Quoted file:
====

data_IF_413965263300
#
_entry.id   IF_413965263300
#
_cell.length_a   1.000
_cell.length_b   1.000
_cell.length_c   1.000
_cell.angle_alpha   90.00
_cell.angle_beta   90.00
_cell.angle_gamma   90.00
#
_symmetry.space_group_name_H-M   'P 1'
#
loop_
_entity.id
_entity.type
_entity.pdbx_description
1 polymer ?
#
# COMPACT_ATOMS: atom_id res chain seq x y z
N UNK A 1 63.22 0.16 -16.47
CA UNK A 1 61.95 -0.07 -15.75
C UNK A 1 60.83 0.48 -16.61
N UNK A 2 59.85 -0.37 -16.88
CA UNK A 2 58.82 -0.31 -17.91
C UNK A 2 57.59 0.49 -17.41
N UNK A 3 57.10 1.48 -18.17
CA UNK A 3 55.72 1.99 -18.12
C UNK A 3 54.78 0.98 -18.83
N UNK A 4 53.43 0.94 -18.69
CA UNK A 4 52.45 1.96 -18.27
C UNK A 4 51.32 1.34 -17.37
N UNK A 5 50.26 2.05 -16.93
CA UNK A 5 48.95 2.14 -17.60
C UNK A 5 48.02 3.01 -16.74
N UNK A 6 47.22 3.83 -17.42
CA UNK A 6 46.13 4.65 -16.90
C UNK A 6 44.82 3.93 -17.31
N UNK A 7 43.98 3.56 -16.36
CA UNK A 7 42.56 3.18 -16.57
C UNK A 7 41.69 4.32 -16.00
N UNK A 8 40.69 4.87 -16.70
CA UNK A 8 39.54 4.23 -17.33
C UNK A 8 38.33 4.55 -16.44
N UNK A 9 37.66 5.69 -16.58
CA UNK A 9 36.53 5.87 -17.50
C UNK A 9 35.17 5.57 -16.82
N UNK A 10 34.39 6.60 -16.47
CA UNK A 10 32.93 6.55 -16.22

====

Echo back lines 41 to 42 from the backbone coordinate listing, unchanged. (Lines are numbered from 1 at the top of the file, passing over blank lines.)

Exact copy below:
C UNK A 7 41.69 4.32 -16.00
N UNK A 8 40.69 4.87 -16.70